Jormungandr is a newly discovered, prehistoric sea dragon species that lived during the Cretaceous period in what is now North Dakota. This 13 foot long mosasaur was found remarkably preserved amongst a group of fossilized animals and plants, prompting scientists to investigate its species further. Its skull is not only impressive in size, but also well protected, allowing us to get an amazing insight to this remarkable creature. Jormungandr’s discovery offers us an exciting opportunity to unravel the mysteries of times long past.

In prehistoric times, it is often assumed that women were only responsible for gathering resources, with hunting for food left solely to men; however, this assumption is false. Recent research indicates that women were active hunters and had a greater role in the provision of food than previously thought. Women have relied on swift and agile hunting strategies such as net hunting for centuries, indicating their importance and validity as hunters. This shift in understanding our history further fuels the argument for gender equality even in contexts outside of prehistory.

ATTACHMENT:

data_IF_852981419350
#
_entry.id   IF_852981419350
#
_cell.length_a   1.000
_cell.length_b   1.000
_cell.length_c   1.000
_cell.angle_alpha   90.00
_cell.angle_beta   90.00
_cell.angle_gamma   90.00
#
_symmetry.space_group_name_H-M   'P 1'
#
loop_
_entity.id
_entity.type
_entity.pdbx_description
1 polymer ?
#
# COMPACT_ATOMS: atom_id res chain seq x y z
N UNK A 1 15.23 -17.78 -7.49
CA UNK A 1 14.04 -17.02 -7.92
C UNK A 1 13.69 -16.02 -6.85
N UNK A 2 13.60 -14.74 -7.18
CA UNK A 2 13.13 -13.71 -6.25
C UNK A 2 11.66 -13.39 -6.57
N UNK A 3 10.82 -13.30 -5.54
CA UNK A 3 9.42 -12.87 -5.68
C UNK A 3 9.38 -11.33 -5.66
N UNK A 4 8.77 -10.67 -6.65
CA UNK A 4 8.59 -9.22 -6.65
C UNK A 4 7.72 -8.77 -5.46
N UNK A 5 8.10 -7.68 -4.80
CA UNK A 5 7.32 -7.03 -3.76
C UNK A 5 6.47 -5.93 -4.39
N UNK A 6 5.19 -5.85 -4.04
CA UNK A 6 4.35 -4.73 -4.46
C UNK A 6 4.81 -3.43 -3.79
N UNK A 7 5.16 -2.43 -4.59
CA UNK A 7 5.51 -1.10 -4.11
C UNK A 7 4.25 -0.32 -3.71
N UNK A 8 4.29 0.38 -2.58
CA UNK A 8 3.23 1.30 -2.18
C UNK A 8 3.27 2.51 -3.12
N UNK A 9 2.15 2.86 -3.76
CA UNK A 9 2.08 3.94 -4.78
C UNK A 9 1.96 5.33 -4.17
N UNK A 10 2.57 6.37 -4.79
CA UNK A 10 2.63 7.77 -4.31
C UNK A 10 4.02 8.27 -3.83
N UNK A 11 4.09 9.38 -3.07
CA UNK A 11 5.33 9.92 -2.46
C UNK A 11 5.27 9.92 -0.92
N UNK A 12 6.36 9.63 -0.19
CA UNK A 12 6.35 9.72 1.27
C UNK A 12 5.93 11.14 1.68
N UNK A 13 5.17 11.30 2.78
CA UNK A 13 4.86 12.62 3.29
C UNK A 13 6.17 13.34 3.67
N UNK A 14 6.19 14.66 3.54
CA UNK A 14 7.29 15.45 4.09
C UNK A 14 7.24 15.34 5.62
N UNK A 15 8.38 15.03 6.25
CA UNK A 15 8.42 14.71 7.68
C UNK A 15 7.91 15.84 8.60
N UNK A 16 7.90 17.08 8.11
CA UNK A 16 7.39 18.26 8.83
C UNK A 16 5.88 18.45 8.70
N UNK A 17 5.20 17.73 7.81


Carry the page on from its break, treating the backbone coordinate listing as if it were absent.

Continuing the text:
A group of researchers recently discovered fossil prints of a prehistoric bird, nicknamed the “Terror Bird”, from the Miocene epoch. This 6.5 foot tall, carnivorous flightless bird is the largest ever to be described on record and stunned researchers with its massive killer claws and powerful legs. The prints suggest that these creatures were once preying on animals as large as horses and small elephants to sustain themselves. The find is incredibly significant in the scientific community as it provides our first tangible evidence of this surreal species.